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Buy a Jeep Wrangler new, and a Caddy used

For consumers willing to buy a vehicle slightly-used rather than brand new, the savings can be substantial, about a fifth to a quarter below the original price.

But a handful of models depreciate much more slowly, making them better buys new, according to a study from iSeeCars.com.

ISeeCars looked at more than 6 million auto sales between August of last year and Jan. 24. It compared new vehicles prices against the same models from 2016 and 2017 that had mileage within 20 percent of 13,476, the average annual miles driven on a car in the U.S. in a year.

On average, a new car cost 26.8 percent more than the same model gently-used, which translated to a price difference of $7,654 on average.  But in a few cases, the savings were small enough to push the math in favor of buying new.

Toyotas and Hondas have long had a reputation for keeping their value, but the Jeep Wrangler Unlimited actually had the smallest percentage decline in value, 8.9 percent or $3,199, between new and lightly used.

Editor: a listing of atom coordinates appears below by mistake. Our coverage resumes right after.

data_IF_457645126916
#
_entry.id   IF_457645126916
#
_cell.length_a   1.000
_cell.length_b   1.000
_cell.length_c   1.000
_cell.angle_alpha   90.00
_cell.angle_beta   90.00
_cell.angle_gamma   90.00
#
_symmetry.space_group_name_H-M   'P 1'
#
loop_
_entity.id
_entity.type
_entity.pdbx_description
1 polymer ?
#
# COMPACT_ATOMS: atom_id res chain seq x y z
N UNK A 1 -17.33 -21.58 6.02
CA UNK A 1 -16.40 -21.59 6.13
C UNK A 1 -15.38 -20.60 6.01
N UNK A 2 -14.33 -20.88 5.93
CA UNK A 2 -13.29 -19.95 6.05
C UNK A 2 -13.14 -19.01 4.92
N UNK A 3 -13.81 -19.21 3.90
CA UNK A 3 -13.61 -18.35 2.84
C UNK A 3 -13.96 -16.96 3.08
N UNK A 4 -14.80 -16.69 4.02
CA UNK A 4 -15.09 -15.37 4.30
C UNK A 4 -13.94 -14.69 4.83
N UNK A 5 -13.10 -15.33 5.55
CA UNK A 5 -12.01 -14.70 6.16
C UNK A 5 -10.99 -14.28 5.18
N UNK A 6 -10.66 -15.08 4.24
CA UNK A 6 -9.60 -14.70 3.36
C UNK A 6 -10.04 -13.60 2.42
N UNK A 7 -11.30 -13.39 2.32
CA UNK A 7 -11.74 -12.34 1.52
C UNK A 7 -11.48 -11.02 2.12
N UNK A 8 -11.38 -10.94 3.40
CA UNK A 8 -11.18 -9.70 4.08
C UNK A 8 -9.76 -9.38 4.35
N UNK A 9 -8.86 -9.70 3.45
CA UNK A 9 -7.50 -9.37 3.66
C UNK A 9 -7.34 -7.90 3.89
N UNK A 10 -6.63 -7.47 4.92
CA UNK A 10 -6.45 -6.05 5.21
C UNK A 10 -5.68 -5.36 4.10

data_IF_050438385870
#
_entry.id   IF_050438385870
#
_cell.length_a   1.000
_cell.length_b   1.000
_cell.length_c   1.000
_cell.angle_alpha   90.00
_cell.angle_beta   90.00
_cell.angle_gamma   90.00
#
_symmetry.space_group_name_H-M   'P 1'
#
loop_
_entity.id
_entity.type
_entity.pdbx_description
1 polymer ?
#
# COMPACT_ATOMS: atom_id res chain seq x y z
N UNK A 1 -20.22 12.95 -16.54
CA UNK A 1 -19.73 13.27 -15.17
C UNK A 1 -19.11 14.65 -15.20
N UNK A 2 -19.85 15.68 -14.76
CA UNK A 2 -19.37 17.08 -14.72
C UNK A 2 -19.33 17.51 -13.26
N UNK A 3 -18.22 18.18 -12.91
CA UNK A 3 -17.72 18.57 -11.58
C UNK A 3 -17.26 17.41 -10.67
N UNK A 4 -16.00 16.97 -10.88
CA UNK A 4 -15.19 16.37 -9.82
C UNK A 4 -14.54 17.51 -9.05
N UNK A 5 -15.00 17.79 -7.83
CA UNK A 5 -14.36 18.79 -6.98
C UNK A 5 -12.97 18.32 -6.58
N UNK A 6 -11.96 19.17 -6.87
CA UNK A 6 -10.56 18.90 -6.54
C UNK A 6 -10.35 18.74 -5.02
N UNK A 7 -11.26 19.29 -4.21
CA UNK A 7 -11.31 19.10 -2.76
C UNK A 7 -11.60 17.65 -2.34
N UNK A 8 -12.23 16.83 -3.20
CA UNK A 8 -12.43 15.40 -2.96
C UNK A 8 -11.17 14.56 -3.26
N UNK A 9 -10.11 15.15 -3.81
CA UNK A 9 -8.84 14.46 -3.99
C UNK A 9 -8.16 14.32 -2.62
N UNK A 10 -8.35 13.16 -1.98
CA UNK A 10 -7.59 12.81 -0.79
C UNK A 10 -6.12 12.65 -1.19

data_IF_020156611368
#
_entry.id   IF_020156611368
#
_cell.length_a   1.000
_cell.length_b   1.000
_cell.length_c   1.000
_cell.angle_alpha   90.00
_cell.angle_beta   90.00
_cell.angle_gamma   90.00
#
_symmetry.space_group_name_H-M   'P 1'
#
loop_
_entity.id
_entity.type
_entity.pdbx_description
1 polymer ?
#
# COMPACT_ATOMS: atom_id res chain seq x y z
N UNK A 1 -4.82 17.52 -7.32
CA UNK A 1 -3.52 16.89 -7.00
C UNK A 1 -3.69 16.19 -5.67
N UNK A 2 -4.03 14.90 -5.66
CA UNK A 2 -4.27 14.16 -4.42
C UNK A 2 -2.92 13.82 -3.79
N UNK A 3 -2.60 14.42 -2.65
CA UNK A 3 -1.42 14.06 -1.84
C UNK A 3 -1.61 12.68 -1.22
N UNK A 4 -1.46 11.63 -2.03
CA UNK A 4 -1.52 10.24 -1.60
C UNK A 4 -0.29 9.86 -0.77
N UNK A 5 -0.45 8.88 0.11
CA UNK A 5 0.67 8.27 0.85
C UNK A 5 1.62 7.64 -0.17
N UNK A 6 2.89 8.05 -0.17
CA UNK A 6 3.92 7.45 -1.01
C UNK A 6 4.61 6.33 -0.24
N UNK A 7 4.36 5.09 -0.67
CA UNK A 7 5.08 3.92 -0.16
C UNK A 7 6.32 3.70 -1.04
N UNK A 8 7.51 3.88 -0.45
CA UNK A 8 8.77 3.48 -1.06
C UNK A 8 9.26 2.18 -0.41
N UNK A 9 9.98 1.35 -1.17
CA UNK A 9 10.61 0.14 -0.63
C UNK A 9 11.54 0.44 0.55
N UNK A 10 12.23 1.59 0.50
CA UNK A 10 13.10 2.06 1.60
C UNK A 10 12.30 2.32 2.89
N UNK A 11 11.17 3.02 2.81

“Jeep has such a loyal fan following and purists like the Wrangler,” said Julia Blackley, a spokeswoman with the Massachusetts car research and listing site.

The Toyota Tacoma lost just over a tenth of its value, or $3,320, while the Toyota 4Runner dropped 12.7 percent of $4,605. Other models that held the most value in the study were the Nissan Frontier, Honda Pilot, Chevy Colorado, Honda HR-V, Jeep Renegade and Subaru WRX.

At the other extreme, eight models dropped 30 percent or more in value in around a year’s time, and half were luxury brands.

“You can buy 2 or 3-year-old luxury cars for the price for an newish economy car,” Blackley said.

A one year-old Cadillac XTS sold for nearly 40 percent less than the same model new, which represented a loss in value of $20,965.

The Mercedes-Benz E-Class dropped 34.5 percent or $22,919, while the Lincoln MKZ lost 33.7 percent of its value or $14,328, the Cadillac CTS shed 33.4 percent or $18.170, and the Infinity Q50 took a haircut of 32.2 percent or $14,654.

“Luxury cars tend to be leased by companies for fleet or management use and they are replaced frequently,” Blackley said.

The Jeep Compass, in sharp contrast to the Jeep Wrangler, suffered a 34.8 percent drop in value or $9,652, putting it second to the Cadillac XTS in percentage decline.

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